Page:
Prestige: how the public will assess Congressional interactions with president?
Bargaining: giving pork, appointments to members of Congress, providing positive media attention, opportunities for credit-claiming.
Under this view, a good president is a good politician


Trump and Neustadt
Trump is popular with most Republicans
Trump punishes detractors, particularly in his own party
Entered as popular vote loser
Reputation as erratic bargainer
Little incentive for Democrats to bargain
Trump sometimes bargains poorly, e.g. 2019 government shutdown over wall

Bargaining Has Gotten Harder
Since Neustadt wrote in the 1960s, bargaining has become more difficult.
Weaker party leaders/party control of members
Growing polarization
More interest groups to bargain with
More transparency


The President’s Informal Powers II

Technological and cultural change

Informal Powers and the Media


Increasing importance of communication
What developments have made presidential rhetoric a more powerful tool for achieving policy goals?
The advances in mass media (especially TV)
Growing expectations for agenda-setting
Growth in nationalism
Changing campaign norms


Theory: “Going Public”
This dynamic has led more recent presidents to push for their policy goals by what political scientist Sam Kernell calls “going public,” or making direct appeals to voters.
In some ways, the opposite of bargaining

President speaks

Public opinion shifts

Congress changes position

Going Public: An Example
In 1981, Reagan’s budget/tax plans ran into opposition from the Democratic House (Senate was Republican).
“Went public”
Worked: enough Democrats in the House caved
President Reagan “Going Public”


Limits of Going Public
Congress hates it (they get nothing)
Diminishing returns
Looks bad if you fail
Your position must be “latently popular,” important to public
You must be popular
You may have to promise the moon


Recent Example: Trump and the Wall
Trump gave an Oval Office address on funding for border wall, January 9th, 2019.
While the speech was popular, with viewers, it did not change many minds.

Going Public was easier with fewer entertainment choices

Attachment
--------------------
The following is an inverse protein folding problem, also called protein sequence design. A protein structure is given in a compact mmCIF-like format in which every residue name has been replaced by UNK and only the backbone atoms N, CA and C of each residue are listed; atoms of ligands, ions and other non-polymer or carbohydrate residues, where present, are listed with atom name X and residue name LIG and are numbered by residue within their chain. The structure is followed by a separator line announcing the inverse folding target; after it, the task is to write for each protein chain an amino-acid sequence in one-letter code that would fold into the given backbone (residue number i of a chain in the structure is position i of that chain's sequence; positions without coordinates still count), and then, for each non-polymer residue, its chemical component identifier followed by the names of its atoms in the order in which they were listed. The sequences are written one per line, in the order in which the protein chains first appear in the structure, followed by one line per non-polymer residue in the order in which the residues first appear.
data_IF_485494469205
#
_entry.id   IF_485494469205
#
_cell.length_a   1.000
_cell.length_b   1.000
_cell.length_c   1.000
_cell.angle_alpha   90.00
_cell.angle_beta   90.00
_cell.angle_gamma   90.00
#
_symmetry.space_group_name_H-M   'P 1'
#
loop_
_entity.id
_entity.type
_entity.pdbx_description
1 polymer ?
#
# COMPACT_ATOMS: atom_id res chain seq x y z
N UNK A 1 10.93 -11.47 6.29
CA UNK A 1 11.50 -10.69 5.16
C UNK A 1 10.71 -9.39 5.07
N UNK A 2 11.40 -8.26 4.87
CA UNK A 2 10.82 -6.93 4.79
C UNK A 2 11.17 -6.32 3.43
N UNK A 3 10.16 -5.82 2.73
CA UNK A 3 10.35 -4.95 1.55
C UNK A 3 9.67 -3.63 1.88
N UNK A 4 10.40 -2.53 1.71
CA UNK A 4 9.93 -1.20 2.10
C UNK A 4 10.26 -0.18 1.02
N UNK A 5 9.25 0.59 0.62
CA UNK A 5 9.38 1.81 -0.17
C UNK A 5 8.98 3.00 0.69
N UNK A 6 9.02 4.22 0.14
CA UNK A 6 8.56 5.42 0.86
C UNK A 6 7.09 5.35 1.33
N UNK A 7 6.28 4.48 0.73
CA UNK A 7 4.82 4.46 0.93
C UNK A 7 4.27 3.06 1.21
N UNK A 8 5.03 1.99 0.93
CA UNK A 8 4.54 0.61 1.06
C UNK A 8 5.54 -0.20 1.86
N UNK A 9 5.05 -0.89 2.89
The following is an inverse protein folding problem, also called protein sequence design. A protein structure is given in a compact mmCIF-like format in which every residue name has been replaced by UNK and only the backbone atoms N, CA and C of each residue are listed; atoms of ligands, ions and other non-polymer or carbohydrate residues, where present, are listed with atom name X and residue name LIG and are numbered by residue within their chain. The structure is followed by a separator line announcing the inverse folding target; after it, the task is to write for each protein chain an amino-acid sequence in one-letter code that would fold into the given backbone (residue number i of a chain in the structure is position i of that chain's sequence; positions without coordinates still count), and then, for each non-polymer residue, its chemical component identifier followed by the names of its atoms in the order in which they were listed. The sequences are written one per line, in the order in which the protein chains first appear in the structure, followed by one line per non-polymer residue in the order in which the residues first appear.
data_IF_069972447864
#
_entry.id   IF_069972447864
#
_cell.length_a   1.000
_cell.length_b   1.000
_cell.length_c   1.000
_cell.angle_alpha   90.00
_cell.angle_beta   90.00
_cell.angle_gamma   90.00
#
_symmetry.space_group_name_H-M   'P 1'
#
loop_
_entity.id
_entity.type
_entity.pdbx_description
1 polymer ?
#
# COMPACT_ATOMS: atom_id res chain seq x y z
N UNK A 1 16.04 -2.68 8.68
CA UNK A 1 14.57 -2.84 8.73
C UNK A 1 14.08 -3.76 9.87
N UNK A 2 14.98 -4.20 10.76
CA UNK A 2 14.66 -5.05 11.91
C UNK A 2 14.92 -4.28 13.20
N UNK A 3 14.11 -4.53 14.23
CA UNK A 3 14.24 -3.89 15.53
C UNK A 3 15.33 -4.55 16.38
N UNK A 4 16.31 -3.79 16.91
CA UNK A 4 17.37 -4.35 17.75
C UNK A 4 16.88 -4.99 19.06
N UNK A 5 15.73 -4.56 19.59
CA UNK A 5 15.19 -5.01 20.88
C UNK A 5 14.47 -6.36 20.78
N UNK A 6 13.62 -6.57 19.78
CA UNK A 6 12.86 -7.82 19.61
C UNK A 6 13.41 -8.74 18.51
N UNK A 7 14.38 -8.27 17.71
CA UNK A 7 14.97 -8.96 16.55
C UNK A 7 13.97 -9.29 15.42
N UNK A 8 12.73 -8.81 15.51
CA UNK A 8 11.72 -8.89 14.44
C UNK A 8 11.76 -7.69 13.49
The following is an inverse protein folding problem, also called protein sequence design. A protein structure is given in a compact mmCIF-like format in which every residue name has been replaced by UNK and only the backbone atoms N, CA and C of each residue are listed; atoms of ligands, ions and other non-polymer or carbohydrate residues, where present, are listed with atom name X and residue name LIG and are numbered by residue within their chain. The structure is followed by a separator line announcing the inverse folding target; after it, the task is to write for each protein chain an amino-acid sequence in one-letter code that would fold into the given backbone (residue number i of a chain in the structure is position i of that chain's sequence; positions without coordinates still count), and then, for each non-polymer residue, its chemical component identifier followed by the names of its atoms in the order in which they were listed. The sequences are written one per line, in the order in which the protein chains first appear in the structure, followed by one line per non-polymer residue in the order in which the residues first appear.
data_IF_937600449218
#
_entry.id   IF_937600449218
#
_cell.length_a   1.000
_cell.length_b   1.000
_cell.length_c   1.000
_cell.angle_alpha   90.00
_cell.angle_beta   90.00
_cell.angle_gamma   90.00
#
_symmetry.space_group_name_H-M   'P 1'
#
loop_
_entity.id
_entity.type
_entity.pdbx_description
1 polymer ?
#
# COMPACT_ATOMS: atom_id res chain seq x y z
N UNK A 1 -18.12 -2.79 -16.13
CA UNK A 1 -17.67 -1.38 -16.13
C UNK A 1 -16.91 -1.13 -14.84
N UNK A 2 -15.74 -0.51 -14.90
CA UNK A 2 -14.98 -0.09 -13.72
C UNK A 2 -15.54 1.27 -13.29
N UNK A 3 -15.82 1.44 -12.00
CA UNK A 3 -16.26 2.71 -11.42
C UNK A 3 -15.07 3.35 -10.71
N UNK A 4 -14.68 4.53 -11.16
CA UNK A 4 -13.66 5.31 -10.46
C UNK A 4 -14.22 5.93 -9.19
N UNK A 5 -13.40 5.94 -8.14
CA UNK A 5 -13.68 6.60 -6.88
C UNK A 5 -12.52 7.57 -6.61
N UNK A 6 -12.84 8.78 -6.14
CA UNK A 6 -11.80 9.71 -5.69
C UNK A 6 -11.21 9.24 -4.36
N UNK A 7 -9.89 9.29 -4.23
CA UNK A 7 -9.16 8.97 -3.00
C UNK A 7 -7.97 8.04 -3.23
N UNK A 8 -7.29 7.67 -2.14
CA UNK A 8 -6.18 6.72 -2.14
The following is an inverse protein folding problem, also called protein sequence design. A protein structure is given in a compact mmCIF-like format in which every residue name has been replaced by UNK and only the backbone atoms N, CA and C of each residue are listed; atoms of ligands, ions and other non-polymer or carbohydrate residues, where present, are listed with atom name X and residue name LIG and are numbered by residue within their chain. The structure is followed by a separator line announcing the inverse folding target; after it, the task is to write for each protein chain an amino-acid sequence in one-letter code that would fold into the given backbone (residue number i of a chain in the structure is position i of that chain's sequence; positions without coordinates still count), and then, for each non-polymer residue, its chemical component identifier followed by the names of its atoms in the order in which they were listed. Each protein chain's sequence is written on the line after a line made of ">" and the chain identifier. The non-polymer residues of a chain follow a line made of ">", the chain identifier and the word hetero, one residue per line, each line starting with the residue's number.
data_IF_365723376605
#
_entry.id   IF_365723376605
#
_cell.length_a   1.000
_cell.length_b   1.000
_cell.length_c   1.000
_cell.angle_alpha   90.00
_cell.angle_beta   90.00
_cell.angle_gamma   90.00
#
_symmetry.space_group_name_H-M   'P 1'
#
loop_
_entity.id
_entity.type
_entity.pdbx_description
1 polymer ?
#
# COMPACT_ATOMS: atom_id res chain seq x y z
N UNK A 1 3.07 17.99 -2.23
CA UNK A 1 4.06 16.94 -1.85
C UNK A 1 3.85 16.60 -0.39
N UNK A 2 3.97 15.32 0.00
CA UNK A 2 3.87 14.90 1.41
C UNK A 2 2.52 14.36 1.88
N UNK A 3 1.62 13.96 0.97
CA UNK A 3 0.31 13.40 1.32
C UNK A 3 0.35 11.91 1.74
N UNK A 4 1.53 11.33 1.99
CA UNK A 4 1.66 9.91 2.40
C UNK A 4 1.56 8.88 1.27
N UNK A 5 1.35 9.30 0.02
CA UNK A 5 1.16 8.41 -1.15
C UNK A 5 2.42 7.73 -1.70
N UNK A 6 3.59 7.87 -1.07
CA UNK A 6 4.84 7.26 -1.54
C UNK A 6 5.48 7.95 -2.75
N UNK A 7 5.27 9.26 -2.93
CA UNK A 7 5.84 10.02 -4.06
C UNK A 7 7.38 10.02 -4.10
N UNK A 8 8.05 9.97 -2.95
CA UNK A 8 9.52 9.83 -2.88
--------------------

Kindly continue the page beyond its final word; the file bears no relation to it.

Going Public was easier with fewer entertainment choices, 2
Today, many, many things to do rather than watch non-cable television.
Finally, absent true crises (e.g. 9/11), people likely to watch presidential address are high information, and more partisan
Or: those who are watching are least likely to change their opinion
Bottom line: going public is a limited tool


Summing up Neustadt and Kernell
In Neustadt’s theory, presidents must be politically skilled to be powerful (good at negotiating)
Kernell’s theory adds that presidents who communicate well can also be more powerful.


The Constitutional Presidency

The President and Article II of the Constitution

Creating the Presidency
Had to reject the Articles, which had no president
Institutional principles: “Energy” and “Unity” (Federalist #70)
Or: speed and accountability
Big questions:
How many presidents?
How long a term? How many terms?
How selected?

The danger of dual executives


Formal Powers: Veto
Purpose of veto
Frequency over time
Norms versus rules in constitutional development
Jackson’s national bank veto first real “policy veto”
Jackson’s twelve vetoes attacked by his political opponents


Formal Powers: Appointment
The president appoints:
Their own staff/Cabinet members
Ambassadors to foreign countries
Federal judges
Question: how much deference should Senate show to president in confirmation votes?


Formal Powers: Treaties
Treaty power:
Mix of legislative and executive functions
2/3rds of Senate required to ratify proposed treaty (why so high a threshold?)
President Wilson’s Failed Attempt to Bring US into League of Nations


Formal Powers: Pardon
Unchecked power—its purpose?
Ford and Nixon
G.W. Bush and Libby
The Surrender at Appomattox
President Ford Signs Nixon’s Pardon


Obama’s Pardon Power Frequency

Formal Powers: Commander-in-Chief
We’ll deal with this in a separate lecture at the end of the module.
(Foreign policy is the main area where the president is actually as strong as our expectations.)

Formal Check: Impeachment
Impeachment applies to 1) bribery, 2) treason, and 3) “high crimes and misdemeanors”
Third term not limited to crimes per se; could mean abuse of power, fleeing country during war
Understood not to include just dislike of policies
Impeachment (House, majority vote)
Conviction/removal (Senate, 2/3rds vote)
A political process, not a judicial one
Have political parties and polarization made impeachment impossible?